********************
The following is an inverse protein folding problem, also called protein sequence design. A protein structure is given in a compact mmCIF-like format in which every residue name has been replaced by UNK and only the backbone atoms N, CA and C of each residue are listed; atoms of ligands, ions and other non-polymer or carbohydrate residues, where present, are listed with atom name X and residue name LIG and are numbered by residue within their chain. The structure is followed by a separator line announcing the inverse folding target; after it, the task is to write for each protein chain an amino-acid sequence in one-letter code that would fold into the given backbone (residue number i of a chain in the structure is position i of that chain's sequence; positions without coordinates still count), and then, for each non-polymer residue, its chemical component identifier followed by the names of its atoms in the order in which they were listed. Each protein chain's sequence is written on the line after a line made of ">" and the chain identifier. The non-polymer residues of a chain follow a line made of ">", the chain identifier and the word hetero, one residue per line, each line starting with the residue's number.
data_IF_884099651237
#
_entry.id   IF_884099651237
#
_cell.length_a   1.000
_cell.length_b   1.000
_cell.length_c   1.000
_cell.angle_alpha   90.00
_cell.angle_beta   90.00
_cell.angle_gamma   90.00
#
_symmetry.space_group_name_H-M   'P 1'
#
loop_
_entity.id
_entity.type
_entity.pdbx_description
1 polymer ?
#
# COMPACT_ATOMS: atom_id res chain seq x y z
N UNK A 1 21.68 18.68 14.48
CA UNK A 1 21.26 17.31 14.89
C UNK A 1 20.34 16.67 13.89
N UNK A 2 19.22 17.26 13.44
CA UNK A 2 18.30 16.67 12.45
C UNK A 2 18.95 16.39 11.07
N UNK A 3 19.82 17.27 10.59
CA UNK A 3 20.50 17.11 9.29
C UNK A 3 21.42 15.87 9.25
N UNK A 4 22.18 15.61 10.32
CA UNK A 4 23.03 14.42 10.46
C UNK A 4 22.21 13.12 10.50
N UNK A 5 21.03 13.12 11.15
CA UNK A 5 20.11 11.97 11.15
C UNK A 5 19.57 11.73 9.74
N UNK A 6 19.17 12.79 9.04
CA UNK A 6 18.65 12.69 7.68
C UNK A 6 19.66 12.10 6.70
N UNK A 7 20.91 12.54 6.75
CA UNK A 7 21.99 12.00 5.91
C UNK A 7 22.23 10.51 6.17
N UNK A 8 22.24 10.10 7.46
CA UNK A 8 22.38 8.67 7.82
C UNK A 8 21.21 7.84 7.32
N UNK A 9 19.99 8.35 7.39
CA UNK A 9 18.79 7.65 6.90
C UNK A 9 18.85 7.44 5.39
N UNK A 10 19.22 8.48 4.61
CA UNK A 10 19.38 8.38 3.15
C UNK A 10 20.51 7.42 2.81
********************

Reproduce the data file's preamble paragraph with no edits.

The following is an inverse protein folding problem, also called protein sequence design. A protein structure is given in a compact mmCIF-like format in which every residue name has been replaced by UNK and only the backbone atoms N, CA and C of each residue are listed; atoms of ligands, ions and other non-polymer or carbohydrate residues, where present, are listed with atom name X and residue name LIG and are numbered by residue within their chain. The structure is followed by a separator line announcing the inverse folding target; after it, the task is to write for each protein chain an amino-acid sequence in one-letter code that would fold into the given backbone (residue number i of a chain in the structure is position i of that chain's sequence; positions without coordinates still count), and then, for each non-polymer residue, its chemical component identifier followed by the names of its atoms in the order in which they were listed. Each protein chain's sequence is written on the line after a line made of ">" and the chain identifier. The non-polymer residues of a chain follow a line made of ">", the chain identifier and the word hetero, one residue per line, each line starting with the residue's number.